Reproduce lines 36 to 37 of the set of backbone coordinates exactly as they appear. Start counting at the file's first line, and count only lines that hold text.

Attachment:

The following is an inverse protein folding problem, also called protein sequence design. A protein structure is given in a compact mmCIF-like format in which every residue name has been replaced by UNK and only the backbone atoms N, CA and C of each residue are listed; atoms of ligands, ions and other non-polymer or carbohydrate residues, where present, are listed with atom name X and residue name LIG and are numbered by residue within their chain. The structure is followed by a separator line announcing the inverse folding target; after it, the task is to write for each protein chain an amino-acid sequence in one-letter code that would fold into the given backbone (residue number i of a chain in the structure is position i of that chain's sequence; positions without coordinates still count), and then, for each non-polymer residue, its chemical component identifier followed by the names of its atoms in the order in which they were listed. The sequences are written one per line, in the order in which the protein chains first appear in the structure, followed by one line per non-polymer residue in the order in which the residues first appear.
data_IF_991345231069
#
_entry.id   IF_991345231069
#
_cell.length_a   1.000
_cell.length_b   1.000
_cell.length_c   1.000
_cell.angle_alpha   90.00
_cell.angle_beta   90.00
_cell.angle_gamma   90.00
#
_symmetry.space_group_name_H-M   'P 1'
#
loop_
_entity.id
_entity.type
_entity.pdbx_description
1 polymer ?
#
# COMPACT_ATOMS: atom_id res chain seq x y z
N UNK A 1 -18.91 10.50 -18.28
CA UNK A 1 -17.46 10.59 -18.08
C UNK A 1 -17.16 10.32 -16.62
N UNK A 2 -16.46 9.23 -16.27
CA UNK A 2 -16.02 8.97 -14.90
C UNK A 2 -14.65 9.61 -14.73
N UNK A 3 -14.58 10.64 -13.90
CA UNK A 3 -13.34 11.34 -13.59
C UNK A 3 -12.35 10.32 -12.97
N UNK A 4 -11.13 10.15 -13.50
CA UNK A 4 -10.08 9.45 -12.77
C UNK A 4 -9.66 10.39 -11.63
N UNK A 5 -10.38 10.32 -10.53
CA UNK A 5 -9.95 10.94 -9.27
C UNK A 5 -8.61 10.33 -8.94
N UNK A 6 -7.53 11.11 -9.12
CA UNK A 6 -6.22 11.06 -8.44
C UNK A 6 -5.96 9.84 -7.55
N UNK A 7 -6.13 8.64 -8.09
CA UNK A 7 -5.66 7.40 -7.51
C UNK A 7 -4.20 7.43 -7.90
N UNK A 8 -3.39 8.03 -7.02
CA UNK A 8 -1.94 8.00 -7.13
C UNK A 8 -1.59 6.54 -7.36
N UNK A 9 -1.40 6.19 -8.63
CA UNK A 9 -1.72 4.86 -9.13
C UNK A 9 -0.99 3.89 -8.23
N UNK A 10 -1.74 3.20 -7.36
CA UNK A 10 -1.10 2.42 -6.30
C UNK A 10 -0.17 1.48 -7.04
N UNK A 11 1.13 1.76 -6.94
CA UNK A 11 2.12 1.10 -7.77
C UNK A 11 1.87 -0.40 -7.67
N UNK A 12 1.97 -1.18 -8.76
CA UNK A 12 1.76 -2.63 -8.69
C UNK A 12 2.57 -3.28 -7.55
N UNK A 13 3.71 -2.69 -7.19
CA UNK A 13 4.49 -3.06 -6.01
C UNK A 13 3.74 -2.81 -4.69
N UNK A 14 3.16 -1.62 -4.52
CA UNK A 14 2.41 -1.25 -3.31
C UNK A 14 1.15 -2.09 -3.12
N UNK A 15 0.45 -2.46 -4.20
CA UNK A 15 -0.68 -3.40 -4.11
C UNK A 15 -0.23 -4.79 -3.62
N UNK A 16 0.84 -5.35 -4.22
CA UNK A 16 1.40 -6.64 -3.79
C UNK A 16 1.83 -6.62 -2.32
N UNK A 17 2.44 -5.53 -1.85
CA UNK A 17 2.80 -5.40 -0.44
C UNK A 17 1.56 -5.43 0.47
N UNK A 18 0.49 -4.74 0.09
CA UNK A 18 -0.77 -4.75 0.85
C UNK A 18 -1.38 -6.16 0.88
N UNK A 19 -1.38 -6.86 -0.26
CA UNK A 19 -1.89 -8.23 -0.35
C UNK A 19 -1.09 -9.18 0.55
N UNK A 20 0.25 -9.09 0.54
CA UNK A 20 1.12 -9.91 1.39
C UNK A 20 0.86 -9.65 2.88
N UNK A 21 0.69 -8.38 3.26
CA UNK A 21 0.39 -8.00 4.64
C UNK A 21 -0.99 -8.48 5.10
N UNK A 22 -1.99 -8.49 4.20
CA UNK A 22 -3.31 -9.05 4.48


C UNK A 5 -8.61 10.33 -8.94
N UNK A 6 -7.53 11.11 -9.12